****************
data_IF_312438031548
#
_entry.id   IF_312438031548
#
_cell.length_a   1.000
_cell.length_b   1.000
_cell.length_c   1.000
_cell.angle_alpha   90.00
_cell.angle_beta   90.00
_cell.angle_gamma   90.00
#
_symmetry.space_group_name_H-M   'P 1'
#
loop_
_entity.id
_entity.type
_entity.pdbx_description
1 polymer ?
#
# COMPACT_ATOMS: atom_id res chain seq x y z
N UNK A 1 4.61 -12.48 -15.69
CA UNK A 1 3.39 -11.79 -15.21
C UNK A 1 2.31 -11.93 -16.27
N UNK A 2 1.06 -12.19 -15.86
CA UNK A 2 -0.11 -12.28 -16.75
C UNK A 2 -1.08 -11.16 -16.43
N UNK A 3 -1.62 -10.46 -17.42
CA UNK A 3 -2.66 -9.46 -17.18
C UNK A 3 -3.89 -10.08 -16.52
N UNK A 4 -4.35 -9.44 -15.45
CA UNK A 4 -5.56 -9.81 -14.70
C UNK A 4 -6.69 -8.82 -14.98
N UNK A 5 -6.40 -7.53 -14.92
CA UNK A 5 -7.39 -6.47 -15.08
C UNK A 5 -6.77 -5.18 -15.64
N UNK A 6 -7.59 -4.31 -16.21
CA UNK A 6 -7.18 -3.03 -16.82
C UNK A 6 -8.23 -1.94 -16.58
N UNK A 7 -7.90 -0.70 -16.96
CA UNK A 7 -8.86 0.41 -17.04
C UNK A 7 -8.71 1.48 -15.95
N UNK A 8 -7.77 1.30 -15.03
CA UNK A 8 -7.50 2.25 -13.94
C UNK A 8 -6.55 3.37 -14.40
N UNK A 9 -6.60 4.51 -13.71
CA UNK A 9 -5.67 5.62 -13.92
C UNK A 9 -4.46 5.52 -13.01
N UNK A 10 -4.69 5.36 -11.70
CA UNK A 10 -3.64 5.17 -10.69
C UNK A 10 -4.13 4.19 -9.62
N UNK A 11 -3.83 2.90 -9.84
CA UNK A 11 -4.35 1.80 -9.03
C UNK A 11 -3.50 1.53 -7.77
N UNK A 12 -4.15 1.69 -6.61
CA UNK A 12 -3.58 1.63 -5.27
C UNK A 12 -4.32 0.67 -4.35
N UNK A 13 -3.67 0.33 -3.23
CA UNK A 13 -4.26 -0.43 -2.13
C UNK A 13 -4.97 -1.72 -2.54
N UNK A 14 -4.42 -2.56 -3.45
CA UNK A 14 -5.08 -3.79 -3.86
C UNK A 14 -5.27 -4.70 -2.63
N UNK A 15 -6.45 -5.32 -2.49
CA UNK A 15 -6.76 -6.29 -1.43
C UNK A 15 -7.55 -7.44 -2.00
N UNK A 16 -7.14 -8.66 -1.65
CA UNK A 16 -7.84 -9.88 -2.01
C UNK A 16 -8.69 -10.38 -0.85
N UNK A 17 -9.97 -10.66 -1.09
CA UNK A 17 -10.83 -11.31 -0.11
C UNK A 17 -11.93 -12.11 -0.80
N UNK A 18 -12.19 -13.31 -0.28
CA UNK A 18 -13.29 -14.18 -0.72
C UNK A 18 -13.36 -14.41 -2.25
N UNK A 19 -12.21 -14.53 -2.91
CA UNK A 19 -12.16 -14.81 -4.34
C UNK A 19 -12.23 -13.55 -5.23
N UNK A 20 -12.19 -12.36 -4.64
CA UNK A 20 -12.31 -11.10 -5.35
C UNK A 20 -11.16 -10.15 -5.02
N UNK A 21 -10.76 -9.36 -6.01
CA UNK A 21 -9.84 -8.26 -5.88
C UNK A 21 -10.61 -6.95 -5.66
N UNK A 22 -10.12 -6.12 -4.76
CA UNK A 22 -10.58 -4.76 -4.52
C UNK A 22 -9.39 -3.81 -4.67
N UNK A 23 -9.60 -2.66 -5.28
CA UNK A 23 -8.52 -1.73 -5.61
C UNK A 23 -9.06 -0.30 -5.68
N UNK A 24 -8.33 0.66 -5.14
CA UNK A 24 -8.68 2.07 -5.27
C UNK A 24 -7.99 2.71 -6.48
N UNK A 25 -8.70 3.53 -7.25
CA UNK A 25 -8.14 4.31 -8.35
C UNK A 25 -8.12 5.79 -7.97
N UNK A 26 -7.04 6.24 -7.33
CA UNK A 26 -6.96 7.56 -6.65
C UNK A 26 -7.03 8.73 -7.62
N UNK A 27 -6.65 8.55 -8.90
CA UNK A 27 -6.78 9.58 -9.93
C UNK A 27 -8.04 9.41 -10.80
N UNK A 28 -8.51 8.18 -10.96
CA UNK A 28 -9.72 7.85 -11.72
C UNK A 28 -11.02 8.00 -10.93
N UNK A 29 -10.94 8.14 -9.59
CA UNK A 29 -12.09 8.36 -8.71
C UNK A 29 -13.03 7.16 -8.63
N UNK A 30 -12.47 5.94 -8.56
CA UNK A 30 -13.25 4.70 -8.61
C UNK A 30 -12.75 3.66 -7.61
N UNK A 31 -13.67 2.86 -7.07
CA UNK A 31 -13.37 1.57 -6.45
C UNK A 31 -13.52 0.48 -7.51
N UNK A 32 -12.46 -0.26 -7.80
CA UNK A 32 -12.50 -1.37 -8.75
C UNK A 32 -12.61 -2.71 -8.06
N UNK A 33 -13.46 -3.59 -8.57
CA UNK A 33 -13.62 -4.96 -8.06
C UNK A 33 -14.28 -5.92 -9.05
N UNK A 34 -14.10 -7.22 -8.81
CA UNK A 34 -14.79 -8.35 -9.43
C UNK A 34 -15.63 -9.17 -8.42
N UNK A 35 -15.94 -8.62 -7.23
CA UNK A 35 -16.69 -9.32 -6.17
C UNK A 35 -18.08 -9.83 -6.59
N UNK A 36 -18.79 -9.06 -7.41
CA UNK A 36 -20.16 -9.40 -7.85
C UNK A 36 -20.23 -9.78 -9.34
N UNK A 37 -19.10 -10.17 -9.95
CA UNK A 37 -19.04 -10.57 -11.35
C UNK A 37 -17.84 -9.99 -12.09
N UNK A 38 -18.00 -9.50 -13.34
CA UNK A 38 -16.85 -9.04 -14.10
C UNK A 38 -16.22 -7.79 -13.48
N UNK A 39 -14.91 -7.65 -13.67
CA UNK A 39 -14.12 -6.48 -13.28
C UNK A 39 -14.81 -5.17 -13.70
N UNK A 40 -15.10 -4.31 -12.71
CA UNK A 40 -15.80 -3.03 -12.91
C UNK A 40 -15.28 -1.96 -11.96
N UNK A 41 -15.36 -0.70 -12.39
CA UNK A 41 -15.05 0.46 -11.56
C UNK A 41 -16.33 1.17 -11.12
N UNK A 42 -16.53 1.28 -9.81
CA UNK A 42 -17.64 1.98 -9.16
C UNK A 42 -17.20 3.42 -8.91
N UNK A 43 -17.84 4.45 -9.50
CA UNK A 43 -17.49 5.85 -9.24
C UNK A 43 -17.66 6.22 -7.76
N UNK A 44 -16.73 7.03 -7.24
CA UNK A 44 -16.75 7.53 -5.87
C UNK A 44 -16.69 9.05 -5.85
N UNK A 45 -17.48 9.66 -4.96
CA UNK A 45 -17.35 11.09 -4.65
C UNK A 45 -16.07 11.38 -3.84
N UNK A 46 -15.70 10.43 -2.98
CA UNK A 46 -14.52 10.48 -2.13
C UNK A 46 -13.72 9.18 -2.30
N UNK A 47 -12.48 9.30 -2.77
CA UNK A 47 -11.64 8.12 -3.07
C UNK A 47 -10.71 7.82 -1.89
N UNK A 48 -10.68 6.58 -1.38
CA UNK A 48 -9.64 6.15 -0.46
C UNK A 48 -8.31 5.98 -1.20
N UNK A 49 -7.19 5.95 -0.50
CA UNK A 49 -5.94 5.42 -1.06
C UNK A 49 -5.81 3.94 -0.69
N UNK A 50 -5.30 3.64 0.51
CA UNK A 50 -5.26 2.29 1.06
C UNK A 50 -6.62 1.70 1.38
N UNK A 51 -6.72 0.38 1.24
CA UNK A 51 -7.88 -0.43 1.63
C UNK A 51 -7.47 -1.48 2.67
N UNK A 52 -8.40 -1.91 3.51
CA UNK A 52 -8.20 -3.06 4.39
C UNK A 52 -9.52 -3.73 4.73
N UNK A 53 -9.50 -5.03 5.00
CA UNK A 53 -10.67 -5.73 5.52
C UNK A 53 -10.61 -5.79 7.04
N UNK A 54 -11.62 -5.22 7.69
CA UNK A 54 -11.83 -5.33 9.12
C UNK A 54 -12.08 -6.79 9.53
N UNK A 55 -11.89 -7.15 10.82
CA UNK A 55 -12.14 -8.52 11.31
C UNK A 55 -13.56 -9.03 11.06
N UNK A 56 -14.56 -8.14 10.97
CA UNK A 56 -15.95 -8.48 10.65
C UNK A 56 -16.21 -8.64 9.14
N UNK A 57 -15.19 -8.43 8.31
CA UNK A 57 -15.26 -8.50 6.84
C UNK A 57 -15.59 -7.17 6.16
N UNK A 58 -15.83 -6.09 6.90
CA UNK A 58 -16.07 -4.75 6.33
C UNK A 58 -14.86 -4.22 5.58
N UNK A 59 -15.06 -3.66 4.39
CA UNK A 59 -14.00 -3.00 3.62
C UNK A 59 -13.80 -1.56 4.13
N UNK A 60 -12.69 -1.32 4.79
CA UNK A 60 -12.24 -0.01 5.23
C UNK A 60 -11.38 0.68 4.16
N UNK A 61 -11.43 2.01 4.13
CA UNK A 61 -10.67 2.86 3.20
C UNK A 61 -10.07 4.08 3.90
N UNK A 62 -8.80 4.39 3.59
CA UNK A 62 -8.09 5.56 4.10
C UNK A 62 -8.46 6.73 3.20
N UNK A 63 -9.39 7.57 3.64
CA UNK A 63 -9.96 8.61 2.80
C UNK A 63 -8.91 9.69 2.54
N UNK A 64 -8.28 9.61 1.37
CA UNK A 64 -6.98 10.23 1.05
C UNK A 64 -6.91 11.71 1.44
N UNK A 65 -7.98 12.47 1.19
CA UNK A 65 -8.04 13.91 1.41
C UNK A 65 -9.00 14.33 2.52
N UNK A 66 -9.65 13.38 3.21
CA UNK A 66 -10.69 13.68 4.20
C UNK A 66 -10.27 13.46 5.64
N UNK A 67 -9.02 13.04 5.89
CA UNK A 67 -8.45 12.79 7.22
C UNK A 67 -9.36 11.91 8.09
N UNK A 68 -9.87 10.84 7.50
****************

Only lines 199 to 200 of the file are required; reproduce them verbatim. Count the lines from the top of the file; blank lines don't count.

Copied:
CA UNK A 60 -12.24 -0.01 5.23
C UNK A 60 -11.38 0.68 4.16